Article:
During my more than nineteen years in private practice as a counsellor, psychological coach and psychotherapist, I have been on a continuous journey of self-discovery and personal/ professional development. Out of this journey has come a new fusion of therapeutic ideas called Emotive-Cognitive Embodied Narrative Therapy (E-CENT): which is essentially a new model of mind, build largely from preexisting ideas.
I now want to write about E-CENT, to share this new model with my counselling and therapy peers, with counselling students and interested members of the general public. But where should I begin? Certainly I must write it as a case study – the study of my own journey through maps and models of the mind. (This journey of self discovery and self-healing actually began long before I became a counsellor, way back in 1968; and even earlier – [in my childhood]; and it got richer and more productive down through the decades).
This paper will cover just Part One of my journey, of which there will probably be five parts. So most of the E-CENT innovations will appear in the later papers. But some of the flavour of E-CENT should begin to emerge in this first paper.
The temptation in writing professional papers is to want to present it as more than just a story – more than just a narrative by a person. This temptation results from the status of science in the modern world. Or rather, it comes from our fantasies about science, and our denigration of mere philosophy. There seems to be a powerful delusion in our western cultures about the possibility of ‘certain knowledge’ (meaning knowledge which is certain, or absolute), or ‘unquestionable truths’. This paper will deliberately veer away from this temptation and will unselfconsciously reveal its status as the story of one man’s journey from confusion, pain, virtual autism, towards mental peace, psychological clarity, dramatically improved emotional intelligence, better relationship skills, and even ‘enlightenment’, in the Zen sense of that term.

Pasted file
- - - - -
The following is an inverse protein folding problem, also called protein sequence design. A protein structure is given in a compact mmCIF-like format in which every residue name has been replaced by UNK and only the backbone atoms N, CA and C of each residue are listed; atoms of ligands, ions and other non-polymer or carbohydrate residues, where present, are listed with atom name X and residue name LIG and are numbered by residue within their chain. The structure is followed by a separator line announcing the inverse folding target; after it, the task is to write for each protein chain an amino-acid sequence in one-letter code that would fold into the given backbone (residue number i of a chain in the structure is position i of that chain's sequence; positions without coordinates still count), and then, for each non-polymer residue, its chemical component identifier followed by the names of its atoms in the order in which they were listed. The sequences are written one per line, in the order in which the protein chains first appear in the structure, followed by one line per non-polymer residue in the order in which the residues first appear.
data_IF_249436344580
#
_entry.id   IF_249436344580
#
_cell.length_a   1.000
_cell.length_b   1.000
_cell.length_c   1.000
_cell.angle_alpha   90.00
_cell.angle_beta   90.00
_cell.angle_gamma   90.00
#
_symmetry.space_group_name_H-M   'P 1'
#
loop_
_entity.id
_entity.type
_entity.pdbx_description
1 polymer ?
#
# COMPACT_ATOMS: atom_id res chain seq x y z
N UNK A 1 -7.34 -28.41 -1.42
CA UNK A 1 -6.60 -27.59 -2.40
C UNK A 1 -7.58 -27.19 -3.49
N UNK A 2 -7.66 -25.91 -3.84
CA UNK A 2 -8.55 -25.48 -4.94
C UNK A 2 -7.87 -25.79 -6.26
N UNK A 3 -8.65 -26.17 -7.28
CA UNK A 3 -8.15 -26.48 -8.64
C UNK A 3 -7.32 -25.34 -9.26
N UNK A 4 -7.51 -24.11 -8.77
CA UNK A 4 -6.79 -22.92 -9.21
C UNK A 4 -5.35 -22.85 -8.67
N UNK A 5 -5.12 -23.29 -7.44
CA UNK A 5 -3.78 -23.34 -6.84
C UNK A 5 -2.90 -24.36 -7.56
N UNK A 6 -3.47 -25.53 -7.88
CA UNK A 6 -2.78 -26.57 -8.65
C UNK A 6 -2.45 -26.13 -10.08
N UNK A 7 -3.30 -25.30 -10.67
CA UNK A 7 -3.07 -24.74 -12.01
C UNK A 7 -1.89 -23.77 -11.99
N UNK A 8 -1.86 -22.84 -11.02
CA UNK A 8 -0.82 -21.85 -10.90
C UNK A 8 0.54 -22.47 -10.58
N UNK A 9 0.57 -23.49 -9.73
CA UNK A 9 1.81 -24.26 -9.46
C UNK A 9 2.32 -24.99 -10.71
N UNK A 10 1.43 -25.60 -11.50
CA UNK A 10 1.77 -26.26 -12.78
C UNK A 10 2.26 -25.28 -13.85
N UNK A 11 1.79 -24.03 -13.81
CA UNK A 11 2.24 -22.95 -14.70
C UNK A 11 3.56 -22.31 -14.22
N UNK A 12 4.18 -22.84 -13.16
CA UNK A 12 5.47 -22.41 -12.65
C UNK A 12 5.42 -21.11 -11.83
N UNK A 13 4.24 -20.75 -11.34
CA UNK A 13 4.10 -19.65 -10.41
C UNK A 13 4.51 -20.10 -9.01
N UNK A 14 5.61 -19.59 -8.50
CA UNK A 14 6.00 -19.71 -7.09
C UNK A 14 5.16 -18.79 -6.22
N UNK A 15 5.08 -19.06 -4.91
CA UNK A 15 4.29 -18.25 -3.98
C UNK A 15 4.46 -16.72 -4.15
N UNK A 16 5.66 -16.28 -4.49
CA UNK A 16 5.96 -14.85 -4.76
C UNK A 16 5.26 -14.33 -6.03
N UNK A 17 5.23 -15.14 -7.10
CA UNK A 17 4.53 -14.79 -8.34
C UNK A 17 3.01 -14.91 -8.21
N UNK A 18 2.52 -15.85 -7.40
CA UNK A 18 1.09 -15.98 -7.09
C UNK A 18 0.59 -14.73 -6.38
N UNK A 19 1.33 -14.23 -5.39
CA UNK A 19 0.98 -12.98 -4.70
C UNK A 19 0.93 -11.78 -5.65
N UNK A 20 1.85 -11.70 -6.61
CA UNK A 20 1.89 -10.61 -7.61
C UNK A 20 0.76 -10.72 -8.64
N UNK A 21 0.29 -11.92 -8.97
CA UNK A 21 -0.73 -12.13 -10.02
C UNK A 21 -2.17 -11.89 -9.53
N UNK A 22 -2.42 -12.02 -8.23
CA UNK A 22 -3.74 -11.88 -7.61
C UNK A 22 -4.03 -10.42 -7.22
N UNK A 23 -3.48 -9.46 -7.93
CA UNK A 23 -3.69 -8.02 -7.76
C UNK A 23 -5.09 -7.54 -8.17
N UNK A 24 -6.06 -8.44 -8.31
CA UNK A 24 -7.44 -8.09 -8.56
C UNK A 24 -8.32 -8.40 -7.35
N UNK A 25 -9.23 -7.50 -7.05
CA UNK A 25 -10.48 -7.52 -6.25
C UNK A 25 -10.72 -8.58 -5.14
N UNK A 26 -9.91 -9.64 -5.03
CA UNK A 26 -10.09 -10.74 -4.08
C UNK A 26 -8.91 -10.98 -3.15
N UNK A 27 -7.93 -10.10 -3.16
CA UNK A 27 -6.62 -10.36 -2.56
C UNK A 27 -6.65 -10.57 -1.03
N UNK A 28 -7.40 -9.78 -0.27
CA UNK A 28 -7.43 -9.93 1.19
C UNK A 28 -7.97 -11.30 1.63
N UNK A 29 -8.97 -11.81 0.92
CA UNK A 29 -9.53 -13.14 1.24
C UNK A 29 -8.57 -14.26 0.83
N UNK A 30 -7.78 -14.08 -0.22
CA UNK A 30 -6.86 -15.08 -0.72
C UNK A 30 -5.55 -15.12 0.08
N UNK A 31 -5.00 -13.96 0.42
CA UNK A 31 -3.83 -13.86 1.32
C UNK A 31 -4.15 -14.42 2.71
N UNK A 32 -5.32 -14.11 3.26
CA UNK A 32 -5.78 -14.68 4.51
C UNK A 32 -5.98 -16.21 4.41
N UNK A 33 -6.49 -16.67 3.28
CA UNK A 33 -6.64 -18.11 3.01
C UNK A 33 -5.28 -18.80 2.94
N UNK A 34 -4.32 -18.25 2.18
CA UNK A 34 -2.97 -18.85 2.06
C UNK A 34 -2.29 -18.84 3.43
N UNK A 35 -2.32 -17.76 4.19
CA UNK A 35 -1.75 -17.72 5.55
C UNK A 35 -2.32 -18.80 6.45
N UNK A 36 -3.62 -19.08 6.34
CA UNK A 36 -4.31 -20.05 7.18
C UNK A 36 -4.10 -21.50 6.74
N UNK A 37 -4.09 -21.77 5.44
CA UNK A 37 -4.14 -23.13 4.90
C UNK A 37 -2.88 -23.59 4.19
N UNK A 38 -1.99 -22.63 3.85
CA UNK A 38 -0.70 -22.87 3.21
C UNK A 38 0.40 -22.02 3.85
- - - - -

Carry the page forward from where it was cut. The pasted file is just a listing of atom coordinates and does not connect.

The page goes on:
From Humble Origins
(In 2009, I wrote this): I would love to be able to model myself on Dr Albert Ellis, and announce that I began, in my teens, with a couple of fears and weaknesses, but that I strongly worked against them, and quickly became so strong that nobody could feel anything but admiration for my great achievements at such a young age (of 16 and/or 19 years). A couple of years ago, I began to examine my past to see if I could find parallel experiences in my own life, so I could look and feel “cool”. I could not find any. My story is very different from that of Albert Ellis. So I will have to settle for the unvarnished truth of a very ordinary struggle to make sense of life.
My parents were poorly educated and poverty stricken ‘small farmers’ – or ‘smallholders’ – in rural Ireland, who became bankrupt and had to move to the big city – when I was two years old – in search of employment and housing. I grew up within their impoverished rural cultural heritage, but went to school, at the age of four years, in a different, partly middle class, urban cultural tradition. Those two cultural traditions were significantly antagonistic towards each other, and so I got to experience being a total outsider from the age of four to fourteen years, during which time I did not make a single friend. In some respects I showed up as largely autistic, though I was always in the top three in my class on annual test results for school subjects.